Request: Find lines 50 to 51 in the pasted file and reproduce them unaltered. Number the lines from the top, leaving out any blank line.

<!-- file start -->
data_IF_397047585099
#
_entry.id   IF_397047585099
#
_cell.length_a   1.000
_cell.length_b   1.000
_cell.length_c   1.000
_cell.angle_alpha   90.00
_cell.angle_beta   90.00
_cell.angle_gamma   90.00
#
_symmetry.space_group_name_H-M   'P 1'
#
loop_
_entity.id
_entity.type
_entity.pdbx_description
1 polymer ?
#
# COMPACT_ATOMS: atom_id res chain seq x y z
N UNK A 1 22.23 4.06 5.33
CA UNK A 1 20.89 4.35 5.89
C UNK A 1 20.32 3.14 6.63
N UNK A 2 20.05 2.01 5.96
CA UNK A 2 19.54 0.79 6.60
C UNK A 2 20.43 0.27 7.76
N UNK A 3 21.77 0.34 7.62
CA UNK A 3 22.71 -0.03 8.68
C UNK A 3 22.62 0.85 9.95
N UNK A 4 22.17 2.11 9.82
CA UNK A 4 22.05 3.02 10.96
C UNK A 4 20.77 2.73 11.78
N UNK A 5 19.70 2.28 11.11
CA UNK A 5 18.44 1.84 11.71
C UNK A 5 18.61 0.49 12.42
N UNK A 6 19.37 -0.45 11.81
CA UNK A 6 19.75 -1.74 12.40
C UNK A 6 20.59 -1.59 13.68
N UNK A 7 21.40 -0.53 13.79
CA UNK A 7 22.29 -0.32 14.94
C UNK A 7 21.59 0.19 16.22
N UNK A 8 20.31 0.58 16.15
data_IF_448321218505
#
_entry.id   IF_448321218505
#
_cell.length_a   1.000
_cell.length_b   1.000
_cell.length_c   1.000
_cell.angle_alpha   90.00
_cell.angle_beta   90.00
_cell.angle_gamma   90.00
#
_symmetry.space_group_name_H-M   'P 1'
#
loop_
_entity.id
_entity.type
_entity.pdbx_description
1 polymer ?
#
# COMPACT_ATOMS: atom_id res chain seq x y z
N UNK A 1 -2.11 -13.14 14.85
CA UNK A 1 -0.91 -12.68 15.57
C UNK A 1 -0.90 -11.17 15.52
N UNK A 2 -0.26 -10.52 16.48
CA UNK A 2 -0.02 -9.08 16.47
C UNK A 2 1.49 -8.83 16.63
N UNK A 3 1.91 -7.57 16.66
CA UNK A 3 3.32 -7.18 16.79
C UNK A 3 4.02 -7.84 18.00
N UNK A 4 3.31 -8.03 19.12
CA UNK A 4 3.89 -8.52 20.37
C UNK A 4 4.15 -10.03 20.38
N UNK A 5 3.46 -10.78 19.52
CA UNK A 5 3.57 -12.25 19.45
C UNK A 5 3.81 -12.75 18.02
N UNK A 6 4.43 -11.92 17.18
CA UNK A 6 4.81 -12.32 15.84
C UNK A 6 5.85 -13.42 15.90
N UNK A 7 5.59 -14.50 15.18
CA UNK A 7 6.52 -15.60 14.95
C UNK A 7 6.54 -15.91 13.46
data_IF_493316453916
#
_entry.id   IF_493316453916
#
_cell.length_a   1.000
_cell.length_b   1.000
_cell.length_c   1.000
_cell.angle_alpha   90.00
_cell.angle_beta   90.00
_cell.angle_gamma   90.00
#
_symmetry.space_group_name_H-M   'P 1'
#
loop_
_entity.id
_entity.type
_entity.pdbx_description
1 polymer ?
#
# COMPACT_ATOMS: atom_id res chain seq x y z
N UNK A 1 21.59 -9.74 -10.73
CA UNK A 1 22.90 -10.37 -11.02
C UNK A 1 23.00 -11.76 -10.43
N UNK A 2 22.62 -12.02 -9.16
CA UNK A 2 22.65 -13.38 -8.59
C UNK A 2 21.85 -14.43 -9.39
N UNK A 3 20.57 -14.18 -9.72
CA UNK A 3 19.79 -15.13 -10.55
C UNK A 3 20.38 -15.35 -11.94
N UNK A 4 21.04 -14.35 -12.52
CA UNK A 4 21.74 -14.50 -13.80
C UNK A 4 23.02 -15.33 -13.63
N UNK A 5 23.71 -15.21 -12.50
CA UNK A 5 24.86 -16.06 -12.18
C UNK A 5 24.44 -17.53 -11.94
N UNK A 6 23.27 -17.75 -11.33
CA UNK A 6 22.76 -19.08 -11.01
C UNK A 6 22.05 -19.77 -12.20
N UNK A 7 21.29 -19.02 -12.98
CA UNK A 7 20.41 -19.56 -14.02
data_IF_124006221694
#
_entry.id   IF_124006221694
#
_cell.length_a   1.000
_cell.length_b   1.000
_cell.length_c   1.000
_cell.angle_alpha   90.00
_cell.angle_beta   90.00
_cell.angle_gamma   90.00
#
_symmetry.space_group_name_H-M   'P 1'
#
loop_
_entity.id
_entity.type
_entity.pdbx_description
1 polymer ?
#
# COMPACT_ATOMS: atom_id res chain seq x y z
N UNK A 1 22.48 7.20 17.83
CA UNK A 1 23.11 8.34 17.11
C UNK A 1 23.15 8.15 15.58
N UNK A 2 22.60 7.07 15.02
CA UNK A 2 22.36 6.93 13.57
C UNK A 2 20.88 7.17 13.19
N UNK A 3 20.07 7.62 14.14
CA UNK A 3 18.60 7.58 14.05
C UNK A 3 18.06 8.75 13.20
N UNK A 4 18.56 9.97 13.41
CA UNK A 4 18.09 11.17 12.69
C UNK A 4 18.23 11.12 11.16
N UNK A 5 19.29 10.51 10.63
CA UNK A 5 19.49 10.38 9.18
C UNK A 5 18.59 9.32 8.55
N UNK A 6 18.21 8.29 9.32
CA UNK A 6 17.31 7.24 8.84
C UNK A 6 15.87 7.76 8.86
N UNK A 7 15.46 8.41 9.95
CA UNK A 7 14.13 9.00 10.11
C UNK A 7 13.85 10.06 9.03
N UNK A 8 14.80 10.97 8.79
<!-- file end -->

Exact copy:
_cell.angle_alpha   90.00
_cell.angle_beta   90.00